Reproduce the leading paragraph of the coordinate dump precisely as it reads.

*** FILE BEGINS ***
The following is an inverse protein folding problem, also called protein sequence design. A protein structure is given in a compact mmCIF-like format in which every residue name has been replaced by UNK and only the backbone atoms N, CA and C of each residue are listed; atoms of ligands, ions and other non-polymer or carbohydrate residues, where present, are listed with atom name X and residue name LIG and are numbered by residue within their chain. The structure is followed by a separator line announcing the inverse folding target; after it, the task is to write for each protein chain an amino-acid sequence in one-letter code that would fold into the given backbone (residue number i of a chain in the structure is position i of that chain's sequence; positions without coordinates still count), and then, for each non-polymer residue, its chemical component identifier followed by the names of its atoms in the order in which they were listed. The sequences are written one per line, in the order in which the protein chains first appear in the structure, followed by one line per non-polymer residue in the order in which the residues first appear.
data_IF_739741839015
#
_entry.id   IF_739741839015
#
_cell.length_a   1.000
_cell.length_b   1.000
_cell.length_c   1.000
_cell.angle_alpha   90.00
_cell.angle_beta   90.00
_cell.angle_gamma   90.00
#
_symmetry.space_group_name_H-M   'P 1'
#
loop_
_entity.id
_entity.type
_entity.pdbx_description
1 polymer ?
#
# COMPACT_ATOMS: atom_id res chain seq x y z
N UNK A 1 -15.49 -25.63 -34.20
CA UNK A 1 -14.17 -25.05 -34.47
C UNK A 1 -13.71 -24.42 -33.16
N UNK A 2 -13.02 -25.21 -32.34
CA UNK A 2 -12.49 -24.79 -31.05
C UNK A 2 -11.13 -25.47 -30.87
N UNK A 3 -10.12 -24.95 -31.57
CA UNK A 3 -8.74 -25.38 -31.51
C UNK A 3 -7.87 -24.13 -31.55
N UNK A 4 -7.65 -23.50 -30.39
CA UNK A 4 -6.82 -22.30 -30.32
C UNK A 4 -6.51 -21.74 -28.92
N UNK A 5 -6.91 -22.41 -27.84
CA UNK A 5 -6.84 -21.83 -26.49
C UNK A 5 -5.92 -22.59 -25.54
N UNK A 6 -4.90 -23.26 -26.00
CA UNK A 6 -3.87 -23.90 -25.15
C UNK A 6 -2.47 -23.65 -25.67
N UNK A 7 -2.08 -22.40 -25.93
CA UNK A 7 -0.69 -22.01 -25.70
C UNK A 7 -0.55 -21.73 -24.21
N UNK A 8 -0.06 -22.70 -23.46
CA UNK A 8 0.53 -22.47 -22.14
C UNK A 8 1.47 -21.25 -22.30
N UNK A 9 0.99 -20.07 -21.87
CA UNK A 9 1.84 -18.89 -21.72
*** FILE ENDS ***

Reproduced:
The following is an inverse protein folding problem, also called protein sequence design. A protein structure is given in a compact mmCIF-like format in which every residue name has been replaced by UNK and only the backbone atoms N, CA and C of each residue are listed; atoms of ligands, ions and other non-polymer or carbohydrate residues, where present, are listed with atom name X and residue name LIG and are numbered by residue within their chain. The structure is followed by a separator line announcing the inverse folding target; after it, the task is to write for each protein chain an amino-acid sequence in one-letter code that would fold into the given backbone (residue number i of a chain in the structure is position i of that chain's sequence; positions without coordinates still count), and then, for each non-polymer residue, its chemical component identifier followed by the names of its atoms in the order in which they were listed. The sequences are written one per line, in the order in which the protein chains first appear in the structure, followed by one line per non-polymer residue in the order in which the residues first appear.